Love: The Shaman, 1990. Platinum-palladium print on 100% cellulose (Fabriano 5) from original 8×10 in negative.
From a series of still life pieces about belief, learning and rationalism, summed up it seemed against the counterpoint of shamanism, this image was particularly inspired by Manuel de Falla’s gut-grabbing El Amor Brujo. Listen to this performance by the DRSO and Rafael Frühbeck de Burgos… especially around 14:15 to 18:00.
Time is flavored by cultures and landscape. Time in the USA, aptly, tastes like fast food – all texture, sugar and salt. Time in the West is tightly oriented. Time moves forward. It speeds up, or slows down. Haitian time is conditioned by walking and waiting. Like it’s roads, it is unpredictable, and rolls around.
I’ve looked down from this particular vantage point many times over several years. Below me, a courtyard and walled garden, that receives and shelters outpatients and their families. They walk and drive considerable distances, and wait for days sometimes, to be seen and treated by Zanmi Lasante’s medical staff in the Outpatient Clinic. During the mornings, there is frenetic activity, queues, doors opening and closing, loud conversations, a sense of stress and urgency. In the late afternoons and especially at night, the atmosphere shifts and softens. Especially at night. From my balcony, sometimes I hear hymns, folk songs, gorgeous and swelling, sucking up pain and hardness, melding everything into a big mush. At other times, I felt myself being pulled downstairs to be closer to the sounds of anguish, but feelings that were controlled and absorbed into chant and prayer. Time rolls me around, and frequently, it is hard to relate time to up or down.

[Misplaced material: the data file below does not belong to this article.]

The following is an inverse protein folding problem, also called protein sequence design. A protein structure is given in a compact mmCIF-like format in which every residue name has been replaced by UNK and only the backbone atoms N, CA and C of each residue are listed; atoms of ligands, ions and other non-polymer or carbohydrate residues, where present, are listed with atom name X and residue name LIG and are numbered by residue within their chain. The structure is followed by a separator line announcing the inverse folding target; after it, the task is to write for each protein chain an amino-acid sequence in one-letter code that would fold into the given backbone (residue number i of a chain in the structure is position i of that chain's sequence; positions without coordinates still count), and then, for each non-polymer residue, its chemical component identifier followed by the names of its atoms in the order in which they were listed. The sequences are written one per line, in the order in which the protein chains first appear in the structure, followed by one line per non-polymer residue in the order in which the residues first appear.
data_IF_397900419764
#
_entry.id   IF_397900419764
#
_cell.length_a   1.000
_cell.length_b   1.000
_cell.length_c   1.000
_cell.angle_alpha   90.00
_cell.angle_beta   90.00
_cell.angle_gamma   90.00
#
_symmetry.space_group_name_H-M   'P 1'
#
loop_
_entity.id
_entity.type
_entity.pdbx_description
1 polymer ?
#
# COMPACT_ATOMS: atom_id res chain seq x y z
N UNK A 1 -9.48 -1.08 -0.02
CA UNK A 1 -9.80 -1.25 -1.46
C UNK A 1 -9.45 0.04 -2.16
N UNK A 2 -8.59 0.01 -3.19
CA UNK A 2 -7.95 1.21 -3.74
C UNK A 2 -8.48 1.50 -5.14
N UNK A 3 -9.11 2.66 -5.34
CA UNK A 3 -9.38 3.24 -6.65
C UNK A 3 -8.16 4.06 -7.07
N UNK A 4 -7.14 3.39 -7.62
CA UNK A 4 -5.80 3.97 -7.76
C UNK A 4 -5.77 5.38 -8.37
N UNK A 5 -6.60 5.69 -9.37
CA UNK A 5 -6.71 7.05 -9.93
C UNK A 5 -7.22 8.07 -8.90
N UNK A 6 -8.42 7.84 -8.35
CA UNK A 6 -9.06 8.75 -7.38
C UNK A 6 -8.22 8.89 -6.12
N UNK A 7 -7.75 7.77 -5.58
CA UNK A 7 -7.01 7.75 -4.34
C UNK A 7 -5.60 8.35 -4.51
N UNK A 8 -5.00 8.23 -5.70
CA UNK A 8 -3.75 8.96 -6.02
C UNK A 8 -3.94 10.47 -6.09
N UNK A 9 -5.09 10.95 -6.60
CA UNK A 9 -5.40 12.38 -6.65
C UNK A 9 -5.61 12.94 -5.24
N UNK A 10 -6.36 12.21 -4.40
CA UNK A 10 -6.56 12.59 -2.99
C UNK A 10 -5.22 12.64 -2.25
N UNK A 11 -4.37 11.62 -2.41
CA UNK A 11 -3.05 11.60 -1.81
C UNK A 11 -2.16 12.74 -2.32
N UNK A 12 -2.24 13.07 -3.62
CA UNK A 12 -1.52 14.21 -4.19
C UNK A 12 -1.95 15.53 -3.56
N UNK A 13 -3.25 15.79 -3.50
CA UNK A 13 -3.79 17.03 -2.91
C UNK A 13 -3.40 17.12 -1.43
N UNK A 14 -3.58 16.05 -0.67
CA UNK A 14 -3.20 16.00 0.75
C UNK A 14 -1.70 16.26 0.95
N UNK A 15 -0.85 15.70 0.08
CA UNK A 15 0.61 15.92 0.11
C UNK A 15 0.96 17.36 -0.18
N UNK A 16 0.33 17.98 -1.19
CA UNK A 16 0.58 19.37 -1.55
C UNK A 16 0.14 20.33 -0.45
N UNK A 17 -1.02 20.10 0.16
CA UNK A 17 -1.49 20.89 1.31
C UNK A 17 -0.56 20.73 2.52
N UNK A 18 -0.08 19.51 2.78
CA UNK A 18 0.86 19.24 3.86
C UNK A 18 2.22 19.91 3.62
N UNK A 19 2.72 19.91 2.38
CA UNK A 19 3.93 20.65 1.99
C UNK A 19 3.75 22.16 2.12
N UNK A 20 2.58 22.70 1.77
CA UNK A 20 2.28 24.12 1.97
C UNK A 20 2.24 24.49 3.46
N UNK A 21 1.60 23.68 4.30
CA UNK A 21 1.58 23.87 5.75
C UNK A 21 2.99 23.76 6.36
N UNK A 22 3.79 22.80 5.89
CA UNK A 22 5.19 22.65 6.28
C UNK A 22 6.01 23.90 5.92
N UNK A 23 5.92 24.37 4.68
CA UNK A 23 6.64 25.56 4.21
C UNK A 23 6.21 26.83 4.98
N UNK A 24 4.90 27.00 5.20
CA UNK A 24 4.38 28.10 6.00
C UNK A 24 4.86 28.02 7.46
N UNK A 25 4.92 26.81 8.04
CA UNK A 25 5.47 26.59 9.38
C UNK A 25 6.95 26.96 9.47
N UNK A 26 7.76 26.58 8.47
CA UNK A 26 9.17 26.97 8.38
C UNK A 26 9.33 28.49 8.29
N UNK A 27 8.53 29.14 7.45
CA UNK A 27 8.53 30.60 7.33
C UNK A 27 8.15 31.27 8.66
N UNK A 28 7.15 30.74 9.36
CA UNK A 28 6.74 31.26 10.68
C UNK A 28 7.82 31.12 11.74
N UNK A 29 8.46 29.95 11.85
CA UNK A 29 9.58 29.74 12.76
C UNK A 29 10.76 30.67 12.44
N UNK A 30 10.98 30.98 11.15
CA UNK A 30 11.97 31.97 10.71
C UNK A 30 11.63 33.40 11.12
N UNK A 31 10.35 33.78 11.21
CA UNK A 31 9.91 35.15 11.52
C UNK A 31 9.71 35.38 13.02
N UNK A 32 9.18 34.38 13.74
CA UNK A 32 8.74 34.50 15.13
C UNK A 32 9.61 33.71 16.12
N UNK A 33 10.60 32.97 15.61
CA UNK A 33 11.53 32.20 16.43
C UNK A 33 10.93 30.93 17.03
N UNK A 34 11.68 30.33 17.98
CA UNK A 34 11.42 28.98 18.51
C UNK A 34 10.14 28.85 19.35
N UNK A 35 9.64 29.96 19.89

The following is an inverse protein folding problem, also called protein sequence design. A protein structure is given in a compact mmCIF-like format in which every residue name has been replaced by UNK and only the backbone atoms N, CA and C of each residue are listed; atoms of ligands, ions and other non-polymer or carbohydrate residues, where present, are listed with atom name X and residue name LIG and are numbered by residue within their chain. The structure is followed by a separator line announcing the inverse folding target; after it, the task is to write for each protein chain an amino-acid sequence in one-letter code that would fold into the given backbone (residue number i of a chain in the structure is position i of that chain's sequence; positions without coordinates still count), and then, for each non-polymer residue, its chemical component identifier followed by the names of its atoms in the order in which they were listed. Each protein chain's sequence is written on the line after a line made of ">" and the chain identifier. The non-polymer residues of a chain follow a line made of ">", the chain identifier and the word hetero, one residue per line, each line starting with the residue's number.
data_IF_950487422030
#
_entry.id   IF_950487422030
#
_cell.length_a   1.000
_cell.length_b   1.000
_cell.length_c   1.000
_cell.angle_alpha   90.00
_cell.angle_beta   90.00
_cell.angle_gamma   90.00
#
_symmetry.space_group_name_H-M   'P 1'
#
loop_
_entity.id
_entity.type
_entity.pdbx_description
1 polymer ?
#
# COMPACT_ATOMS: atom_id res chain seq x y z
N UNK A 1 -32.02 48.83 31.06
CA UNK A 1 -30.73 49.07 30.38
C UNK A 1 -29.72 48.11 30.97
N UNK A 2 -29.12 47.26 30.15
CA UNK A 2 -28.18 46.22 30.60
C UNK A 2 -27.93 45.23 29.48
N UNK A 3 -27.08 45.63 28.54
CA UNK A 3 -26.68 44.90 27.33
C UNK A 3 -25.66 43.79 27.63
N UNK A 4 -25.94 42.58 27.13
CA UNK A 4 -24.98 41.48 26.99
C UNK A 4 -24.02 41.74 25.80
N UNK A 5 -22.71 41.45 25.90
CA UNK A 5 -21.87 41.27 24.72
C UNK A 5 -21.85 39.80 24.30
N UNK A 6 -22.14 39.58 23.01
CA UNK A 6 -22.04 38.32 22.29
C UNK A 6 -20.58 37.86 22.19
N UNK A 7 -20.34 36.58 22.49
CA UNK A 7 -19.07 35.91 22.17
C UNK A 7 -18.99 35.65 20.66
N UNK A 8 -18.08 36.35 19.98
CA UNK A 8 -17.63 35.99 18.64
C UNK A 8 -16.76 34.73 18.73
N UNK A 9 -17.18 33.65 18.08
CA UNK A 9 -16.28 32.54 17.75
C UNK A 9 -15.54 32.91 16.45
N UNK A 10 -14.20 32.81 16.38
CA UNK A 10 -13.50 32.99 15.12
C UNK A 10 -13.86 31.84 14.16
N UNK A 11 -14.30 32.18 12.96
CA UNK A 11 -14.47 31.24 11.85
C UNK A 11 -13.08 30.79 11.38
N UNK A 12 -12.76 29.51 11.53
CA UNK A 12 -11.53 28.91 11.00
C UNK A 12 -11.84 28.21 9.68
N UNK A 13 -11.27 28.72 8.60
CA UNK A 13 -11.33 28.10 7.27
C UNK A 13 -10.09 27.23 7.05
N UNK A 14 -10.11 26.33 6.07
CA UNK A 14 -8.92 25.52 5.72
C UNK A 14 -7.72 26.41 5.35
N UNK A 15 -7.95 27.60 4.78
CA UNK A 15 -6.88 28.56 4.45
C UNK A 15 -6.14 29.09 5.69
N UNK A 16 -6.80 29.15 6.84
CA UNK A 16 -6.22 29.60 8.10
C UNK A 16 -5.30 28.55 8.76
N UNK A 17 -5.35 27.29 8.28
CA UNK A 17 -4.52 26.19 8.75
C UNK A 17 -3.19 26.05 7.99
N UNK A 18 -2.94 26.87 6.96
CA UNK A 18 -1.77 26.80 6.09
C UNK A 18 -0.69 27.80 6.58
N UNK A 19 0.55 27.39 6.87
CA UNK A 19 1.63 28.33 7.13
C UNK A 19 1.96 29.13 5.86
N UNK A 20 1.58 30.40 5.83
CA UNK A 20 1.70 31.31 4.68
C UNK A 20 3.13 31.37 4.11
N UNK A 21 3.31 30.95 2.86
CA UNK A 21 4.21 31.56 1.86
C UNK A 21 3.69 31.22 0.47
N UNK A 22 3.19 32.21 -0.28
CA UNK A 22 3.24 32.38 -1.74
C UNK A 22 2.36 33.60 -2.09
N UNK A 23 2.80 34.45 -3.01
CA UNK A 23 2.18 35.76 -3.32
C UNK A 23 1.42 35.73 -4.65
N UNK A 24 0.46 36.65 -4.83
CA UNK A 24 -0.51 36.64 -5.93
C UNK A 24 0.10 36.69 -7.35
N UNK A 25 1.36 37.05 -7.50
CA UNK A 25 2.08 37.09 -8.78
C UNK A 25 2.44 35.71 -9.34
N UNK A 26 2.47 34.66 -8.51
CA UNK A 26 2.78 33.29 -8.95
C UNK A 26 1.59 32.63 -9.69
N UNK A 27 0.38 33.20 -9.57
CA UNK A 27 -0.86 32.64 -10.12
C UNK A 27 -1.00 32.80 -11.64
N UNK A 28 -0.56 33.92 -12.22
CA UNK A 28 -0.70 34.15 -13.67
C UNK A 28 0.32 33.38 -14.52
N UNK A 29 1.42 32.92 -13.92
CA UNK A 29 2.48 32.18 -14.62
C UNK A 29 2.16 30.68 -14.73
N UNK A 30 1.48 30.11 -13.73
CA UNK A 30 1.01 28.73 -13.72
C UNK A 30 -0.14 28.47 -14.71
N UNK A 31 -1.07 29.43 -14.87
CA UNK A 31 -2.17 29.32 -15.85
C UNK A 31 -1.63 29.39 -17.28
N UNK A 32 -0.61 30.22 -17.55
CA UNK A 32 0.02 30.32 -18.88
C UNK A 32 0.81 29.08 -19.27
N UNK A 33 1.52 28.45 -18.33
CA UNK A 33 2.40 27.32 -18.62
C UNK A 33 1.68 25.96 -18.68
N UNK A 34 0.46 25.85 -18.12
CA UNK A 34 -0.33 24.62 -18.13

Canon 5D MKII, EF 35mm 1.4L USM lens, post processed in Lightroom
Filtration tank, Shastraling Talau (near Rani ki vav), Patan. Gujarat, India.
Novemeber 1995, platinum-palladium print, 8×10 in
Tonight, a friend, Claire Reishman read out an inspiring anecdote (I think from Wayne Dosick’s When Life Hurts: A Personal Journey from Adversity to Renewal) about Itzhak Perlman to a group of participants at Shakerag Workshops. In short, he is reputed to have performed a concerto with only three strings, the fourth having snapped during the performance. At the end of a stunning concert, he silenced the audience’s applause and said, ‘You know, sometimes it is the artist’s task to find out how much music you can still make with what you have left.’ There is some doubt about the authenticity of this story, but the lesson far outweighs its veracity (or not). What we have left… much has been written about creativity in terms of its energy, vigor and all the linkages our culture establishes between it and youth. Little is said or acknowledged about the steadily increasing burden of the creative endeavor and its links with age, virtuosity, and necessity. That is, ultimately, all we have left. Thanks Claire!